Your last choice is The Hidden History of the Korean War, by Isidor Feinstein Stone.

This book is very interesting. I F Stone was a famous iconoclastic investigative reporter. His method was to read a whole bunch of newspapers every day, clip them, and then read what the government was saying publicly through government reports, speeches and the like, and then try to figure out what was going on. And he got many things right about the Korean War using that method. In the early 1950s he was condemning the carpet bombing which the U.S. did in North Korea. This was an enemy that had almost no defence and no air power. I don’t think many people understand that North Korea suffered the same kind of fire-bombing that the British and Americans did in World War II against Japan and Germany – and yet North Korea was a small country.

In particular, I F Stone brought up the widespread use of napalm in Korea; most people identify that with Vietnam. I sometimes assign this book to my students, not because the narrative of the Korean War is necessarily all that great (we know much more now than Stone could possibly have known), but because it is such a great book to look at to learn how to read a newspaper or an official government report. It is also a very lively book.

My final question: I think most people in the West have a very set image of North Korea, a negative one – perhaps based on very little actual knowledge of the place. What is your own view of the country?

Well, I think that the contemporary North Korean regime is just an awful regime. For more than ten years it has imposed hardships and deaths and famines on its own people, and it is quite natural that people today would look at Kim Jong Il with his outrageous get-ups and see him as a caricature of a Communist despot and then transport that back to the time of the Korean War. The fact is that, in 1950, North Korea was eminently stronger than South Korea. It had a legitimacy that South Korea did not have, because its top leaders had fought against the Japanese in a long and difficult war, whereas the forces of order in South Korea were almost entirely populated by generals and officers and particularly police officers who had served Japan. So it really was a kind of anti-colonial war that the U.S. got involved in. But when they did, it was kind of transformed into a global crusade against Communism.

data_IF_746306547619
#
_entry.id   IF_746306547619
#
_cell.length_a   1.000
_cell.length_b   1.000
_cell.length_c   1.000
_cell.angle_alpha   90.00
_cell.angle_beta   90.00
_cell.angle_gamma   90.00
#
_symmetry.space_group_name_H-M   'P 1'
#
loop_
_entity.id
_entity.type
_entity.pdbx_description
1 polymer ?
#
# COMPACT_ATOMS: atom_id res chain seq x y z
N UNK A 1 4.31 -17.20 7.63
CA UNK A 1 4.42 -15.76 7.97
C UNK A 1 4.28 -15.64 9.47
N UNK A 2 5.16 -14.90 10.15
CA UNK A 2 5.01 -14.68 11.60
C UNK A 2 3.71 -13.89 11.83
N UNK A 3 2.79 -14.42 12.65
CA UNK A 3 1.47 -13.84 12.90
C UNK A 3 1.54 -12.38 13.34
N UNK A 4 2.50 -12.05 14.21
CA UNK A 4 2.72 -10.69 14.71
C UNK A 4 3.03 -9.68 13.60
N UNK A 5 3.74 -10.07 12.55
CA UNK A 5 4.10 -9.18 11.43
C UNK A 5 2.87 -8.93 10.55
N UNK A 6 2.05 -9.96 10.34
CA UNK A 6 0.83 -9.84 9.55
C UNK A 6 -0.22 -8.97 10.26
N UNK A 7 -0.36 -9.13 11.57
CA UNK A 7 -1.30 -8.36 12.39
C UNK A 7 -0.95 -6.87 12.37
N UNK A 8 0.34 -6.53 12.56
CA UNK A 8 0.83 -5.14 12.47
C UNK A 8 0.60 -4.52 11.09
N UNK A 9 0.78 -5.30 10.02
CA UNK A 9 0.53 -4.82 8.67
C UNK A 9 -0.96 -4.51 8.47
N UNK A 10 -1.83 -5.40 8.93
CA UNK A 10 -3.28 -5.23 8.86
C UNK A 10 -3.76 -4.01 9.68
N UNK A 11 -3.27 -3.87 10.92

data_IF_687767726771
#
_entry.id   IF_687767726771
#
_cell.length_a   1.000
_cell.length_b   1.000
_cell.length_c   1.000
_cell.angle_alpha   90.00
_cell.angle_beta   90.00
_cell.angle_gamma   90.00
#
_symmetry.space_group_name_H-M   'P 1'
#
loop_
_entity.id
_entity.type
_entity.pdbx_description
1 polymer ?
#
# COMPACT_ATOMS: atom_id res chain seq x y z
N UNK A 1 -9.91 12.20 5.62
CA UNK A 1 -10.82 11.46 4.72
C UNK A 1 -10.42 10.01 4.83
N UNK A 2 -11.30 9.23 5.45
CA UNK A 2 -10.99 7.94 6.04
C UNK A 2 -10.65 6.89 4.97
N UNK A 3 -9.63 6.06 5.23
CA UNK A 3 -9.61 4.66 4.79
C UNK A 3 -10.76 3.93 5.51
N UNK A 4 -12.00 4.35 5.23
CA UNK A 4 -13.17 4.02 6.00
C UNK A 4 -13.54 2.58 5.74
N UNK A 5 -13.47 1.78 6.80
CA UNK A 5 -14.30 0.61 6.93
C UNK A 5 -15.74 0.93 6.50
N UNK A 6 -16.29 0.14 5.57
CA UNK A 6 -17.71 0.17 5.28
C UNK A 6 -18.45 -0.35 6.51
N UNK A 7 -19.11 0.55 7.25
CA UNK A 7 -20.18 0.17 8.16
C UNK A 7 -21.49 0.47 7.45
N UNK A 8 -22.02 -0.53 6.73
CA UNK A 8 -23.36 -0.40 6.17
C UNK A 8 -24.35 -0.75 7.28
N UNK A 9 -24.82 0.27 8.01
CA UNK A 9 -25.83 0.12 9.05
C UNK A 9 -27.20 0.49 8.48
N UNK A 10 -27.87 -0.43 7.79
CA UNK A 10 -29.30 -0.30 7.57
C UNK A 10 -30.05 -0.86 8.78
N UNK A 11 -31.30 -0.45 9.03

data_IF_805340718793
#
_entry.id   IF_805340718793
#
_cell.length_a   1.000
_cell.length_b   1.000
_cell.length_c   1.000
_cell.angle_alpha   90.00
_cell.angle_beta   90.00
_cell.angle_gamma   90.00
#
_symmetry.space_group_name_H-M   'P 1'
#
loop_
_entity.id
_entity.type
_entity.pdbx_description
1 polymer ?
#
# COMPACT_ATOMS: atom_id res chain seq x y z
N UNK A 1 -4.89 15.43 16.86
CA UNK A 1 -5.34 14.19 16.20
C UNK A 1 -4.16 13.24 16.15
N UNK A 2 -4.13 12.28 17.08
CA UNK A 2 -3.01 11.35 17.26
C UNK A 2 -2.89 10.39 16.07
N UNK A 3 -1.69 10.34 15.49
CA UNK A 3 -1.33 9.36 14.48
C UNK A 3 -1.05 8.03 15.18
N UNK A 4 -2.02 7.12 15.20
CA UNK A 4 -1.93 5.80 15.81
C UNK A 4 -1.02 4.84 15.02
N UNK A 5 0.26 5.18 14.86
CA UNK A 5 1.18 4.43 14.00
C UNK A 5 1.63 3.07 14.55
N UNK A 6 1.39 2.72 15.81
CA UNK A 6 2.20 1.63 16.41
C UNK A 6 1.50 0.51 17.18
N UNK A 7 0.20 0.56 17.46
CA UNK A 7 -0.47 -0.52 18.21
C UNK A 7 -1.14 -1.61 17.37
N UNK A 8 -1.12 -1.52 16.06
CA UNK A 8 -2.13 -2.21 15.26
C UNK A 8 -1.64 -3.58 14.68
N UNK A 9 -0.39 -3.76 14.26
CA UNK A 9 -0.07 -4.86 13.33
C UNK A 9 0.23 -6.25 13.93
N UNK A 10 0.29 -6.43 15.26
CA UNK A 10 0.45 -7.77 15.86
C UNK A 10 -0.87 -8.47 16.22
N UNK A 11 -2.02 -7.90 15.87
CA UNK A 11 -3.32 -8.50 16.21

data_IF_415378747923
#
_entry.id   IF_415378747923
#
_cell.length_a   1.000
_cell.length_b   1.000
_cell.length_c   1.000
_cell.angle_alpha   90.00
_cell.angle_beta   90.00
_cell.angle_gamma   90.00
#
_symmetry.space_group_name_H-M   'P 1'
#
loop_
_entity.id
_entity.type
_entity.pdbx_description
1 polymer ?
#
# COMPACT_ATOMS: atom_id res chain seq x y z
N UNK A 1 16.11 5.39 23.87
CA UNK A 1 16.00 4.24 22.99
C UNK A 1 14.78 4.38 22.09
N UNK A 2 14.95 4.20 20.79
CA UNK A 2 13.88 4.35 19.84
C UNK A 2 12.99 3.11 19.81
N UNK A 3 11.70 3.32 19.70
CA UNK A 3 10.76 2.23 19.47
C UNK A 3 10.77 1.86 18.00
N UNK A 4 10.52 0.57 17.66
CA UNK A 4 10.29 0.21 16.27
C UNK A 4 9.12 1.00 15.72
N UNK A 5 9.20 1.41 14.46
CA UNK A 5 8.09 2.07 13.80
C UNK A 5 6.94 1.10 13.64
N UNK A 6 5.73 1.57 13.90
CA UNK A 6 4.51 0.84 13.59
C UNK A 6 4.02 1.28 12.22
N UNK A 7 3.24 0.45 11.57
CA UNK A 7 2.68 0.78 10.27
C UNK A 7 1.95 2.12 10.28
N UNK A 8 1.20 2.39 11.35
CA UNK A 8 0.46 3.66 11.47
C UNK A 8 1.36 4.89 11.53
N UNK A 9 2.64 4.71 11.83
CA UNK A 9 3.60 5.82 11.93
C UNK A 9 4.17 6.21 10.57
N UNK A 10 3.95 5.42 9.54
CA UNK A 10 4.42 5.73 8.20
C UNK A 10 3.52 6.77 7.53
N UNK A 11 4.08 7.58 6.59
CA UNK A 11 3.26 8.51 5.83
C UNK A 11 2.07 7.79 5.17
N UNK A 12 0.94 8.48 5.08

And do you see the regime today as some kind of legacy from that era?

Well, for them you have a direct line drawn back to the Korean War, and even earlier, to the 1930s. There are 23 people in the North Korean Politburo and 15 of them are over 80 years old. They lived through the Korean War, and in North Korean culture patriarchy runs very deep – much deeper than in South Korea. I think you have a fossilised regime which has been hanging on for the past 20 years since the Berlin Wall came down – and hanging on primarily because they know that if they give up they will lose their lives, and perhaps their families’ lives, and, ultimately, they will also lose the Korean War.

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Bruce Cumings

Bruce Cumings is Gustavus F. and Ann M. Swift Distinguished Service Professor at the University of Chicago. His first book, The Origins of the Korean War, won the John King Fairbank Book Award of the American Historical Association, and the second volume of this study won the Quincy Wright Book Award of the International Studies Association. He was the first recipient of the Kim Dae Jung Academic Award for Outstanding Achievements and Scholarly Contributions to Democracy, Human Rights and Peace granted by South Korea.

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Bruce Cumings

Bruce Cumings is Gustavus F. and Ann M. Swift Distinguished Service Professor at the University of Chicago. His first book, The Origins of the Korean War, won the John King Fairbank Book Award of the American Historical Association, and the second volume of this study won the Quincy Wright Book Award of the International Studies Association. He was the first recipient of the Kim Dae Jung Academic Award for Outstanding Achievements and Scholarly Contributions to Democracy, Human Rights and Peace granted by South Korea.